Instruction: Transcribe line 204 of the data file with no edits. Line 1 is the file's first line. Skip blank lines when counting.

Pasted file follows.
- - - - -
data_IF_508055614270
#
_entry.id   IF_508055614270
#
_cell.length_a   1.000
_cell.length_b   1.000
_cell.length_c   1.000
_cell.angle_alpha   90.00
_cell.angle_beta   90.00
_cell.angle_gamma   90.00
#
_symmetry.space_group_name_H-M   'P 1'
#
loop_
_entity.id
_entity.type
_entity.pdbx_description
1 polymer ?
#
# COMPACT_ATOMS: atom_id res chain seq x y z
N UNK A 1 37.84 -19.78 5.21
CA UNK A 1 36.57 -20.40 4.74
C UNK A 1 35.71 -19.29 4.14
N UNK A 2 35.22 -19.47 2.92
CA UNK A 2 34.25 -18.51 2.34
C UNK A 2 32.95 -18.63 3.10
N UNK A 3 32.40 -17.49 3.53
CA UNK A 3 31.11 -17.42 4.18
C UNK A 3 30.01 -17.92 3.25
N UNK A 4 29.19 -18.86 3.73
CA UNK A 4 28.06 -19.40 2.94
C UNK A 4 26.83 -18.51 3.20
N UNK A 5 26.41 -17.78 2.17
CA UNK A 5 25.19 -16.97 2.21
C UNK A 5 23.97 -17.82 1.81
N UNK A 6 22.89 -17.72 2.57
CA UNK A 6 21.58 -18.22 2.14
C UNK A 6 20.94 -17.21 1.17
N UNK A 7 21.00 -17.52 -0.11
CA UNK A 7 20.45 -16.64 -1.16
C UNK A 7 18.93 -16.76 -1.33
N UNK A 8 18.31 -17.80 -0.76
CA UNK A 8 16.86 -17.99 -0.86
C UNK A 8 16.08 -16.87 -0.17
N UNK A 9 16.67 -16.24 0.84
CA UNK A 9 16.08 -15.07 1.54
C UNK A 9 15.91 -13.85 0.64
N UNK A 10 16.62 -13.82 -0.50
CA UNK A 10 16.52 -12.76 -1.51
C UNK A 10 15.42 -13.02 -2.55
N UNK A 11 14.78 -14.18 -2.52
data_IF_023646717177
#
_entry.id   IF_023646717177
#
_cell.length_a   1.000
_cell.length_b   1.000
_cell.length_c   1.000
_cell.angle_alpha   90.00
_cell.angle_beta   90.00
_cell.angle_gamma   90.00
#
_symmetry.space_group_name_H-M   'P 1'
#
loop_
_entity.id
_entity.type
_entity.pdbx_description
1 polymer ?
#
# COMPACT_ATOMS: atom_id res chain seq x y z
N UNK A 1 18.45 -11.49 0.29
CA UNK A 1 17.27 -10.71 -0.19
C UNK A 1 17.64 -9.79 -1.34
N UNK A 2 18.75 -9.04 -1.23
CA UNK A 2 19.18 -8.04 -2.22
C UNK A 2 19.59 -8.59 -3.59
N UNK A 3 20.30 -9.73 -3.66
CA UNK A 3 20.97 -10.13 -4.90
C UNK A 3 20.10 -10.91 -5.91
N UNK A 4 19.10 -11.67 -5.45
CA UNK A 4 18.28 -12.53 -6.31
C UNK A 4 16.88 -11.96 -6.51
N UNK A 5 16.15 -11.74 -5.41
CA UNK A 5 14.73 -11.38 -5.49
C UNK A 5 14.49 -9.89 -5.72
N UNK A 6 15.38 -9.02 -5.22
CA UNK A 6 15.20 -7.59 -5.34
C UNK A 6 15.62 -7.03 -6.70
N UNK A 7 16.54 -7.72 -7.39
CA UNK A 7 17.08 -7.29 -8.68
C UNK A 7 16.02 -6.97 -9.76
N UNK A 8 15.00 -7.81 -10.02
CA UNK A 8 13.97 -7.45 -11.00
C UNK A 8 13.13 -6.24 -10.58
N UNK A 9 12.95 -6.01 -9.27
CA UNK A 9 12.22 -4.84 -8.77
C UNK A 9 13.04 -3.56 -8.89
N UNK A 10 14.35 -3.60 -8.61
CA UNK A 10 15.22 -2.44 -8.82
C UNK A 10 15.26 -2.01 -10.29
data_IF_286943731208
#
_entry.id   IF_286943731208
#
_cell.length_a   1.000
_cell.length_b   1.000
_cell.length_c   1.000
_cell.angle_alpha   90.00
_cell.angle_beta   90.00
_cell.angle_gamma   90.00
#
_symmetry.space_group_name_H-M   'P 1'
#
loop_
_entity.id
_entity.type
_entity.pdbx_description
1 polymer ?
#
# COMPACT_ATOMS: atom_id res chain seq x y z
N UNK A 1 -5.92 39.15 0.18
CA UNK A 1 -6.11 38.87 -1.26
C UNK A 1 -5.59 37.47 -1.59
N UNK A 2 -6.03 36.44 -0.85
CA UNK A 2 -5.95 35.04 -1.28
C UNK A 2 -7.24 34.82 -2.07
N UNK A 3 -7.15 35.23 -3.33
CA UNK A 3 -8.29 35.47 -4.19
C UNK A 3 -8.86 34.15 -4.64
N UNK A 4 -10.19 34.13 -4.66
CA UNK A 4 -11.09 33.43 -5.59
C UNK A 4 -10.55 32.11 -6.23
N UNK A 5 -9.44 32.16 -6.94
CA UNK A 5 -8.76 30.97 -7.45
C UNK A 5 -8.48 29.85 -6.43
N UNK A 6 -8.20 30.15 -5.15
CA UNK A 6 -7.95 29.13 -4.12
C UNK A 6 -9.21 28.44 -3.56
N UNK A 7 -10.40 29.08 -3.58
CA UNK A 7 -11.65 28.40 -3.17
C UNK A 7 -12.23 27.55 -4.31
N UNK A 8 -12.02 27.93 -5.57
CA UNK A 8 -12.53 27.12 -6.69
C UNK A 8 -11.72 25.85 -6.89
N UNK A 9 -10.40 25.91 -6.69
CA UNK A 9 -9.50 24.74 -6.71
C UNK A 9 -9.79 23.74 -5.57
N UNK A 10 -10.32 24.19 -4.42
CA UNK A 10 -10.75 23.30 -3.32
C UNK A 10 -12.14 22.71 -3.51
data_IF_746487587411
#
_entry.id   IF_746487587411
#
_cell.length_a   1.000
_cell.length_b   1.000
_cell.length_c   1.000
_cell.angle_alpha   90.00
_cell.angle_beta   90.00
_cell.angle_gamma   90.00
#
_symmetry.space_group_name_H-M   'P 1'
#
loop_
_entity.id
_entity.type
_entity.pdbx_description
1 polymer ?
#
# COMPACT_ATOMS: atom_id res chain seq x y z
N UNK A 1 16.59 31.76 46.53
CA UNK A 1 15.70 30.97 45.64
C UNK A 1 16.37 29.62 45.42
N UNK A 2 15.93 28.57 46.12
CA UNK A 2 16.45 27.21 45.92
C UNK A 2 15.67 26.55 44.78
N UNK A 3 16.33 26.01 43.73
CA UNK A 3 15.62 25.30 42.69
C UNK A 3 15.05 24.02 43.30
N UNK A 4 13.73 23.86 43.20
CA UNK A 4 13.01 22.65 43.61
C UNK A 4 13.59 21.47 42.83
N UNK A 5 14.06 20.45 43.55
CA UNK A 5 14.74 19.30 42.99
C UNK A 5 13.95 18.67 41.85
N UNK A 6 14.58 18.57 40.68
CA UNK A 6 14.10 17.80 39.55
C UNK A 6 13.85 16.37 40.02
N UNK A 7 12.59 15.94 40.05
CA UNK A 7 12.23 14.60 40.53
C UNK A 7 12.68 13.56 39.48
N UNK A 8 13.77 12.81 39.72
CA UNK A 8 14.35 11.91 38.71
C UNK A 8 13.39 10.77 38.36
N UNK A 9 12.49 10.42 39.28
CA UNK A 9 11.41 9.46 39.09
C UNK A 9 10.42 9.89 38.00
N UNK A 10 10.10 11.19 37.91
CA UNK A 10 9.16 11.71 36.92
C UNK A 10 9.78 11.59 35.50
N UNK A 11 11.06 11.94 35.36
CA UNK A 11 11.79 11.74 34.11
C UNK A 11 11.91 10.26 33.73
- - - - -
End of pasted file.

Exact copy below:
C UNK A 11 11.91 10.26 33.73